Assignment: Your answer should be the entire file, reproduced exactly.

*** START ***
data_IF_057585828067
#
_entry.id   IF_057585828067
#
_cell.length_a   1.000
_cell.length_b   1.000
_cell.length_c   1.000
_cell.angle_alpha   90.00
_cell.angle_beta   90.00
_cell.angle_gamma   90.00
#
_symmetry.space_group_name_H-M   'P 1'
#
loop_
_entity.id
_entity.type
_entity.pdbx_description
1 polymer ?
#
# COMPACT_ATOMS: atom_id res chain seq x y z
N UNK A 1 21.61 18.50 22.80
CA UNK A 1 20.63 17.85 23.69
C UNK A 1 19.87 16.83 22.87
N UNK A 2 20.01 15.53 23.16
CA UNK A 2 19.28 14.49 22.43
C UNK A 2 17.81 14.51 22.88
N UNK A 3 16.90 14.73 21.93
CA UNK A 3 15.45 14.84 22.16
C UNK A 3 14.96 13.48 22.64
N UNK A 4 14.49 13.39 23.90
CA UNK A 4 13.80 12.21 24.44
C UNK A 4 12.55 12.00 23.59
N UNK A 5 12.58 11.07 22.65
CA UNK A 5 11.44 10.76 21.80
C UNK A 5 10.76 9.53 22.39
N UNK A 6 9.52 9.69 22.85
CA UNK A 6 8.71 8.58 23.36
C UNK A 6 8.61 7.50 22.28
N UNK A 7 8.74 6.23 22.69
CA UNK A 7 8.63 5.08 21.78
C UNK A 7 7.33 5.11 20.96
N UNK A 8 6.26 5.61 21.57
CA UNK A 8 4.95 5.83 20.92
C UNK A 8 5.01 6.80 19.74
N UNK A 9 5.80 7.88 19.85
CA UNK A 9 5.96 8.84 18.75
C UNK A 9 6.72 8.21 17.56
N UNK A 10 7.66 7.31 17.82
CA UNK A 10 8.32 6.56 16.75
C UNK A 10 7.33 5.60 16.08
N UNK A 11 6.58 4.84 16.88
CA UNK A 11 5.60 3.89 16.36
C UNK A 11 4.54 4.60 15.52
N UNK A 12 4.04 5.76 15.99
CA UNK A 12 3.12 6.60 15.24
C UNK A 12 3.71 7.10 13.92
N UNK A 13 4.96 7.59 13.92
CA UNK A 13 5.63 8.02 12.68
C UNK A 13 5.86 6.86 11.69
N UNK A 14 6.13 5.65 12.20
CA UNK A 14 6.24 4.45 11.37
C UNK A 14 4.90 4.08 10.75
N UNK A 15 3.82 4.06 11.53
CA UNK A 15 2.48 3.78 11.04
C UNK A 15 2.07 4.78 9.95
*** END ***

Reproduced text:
data_IF_057585828067
#
_entry.id   IF_057585828067
#
_cell.length_a   1.000
_cell.length_b   1.000
_cell.length_c   1.000
_cell.angle_alpha   90.00
_cell.angle_beta   90.00
_cell.angle_gamma   90.00
#
_symmetry.space_group_name_H-M   'P 1'
#
loop_
_entity.id
_entity.type
_entity.pdbx_description
1 polymer ?
#
# COMPACT_ATOMS: atom_id res chain seq x y z
N UNK A 1 21.61 18.50 22.80
CA UNK A 1 20.63 17.85 23.69
C UNK A 1 19.87 16.83 22.87
N UNK A 2 20.01 15.53 23.16
CA UNK A 2 19.28 14.49 22.43
C UNK A 2 17.81 14.51 22.88
N UNK A 3 16.90 14.73 21.93
CA UNK A 3 15.45 14.84 22.16
C UNK A 3 14.96 13.48 22.64
N UNK A 4 14.49 13.39 23.90
CA UNK A 4 13.80 12.21 24.44
C UNK A 4 12.55 12.00 23.59
N UNK A 5 12.58 11.07 22.65
CA UNK A 5 11.44 10.76 21.80
C UNK A 5 10.76 9.53 22.39
N UNK A 6 9.52 9.69 22.85
CA UNK A 6 8.71 8.58 23.36
C UNK A 6 8.61 7.50 22.28
N UNK A 7 8.74 6.23 22.69
CA UNK A 7 8.63 5.08 21.78
C UNK A 7 7.33 5.11 20.96
N UNK A 8 6.26 5.61 21.57
CA UNK A 8 4.95 5.83 20.92
C UNK A 8 5.01 6.80 19.74
N UNK A 9 5.80 7.88 19.85
CA UNK A 9 5.96 8.84 18.75
C UNK A 9 6.72 8.21 17.56
N UNK A 10 7.66 7.31 17.82
CA UNK A 10 8.32 6.56 16.75
C UNK A 10 7.33 5.60 16.08
N UNK A 11 6.58 4.84 16.88
CA UNK A 11 5.60 3.89 16.36
C UNK A 11 4.54 4.60 15.52
N UNK A 12 4.04 5.76 15.99
CA UNK A 12 3.12 6.60 15.24
C UNK A 12 3.71 7.10 13.92
N UNK A 13 4.96 7.59 13.92
CA UNK A 13 5.63 8.02 12.68
C UNK A 13 5.86 6.86 11.69
N UNK A 14 6.13 5.65 12.20
CA UNK A 14 6.24 4.45 11.37
C UNK A 14 4.90 4.08 10.75
N UNK A 15 3.82 4.06 11.53
CA UNK A 15 2.48 3.78 11.04
C UNK A 15 2.07 4.78 9.95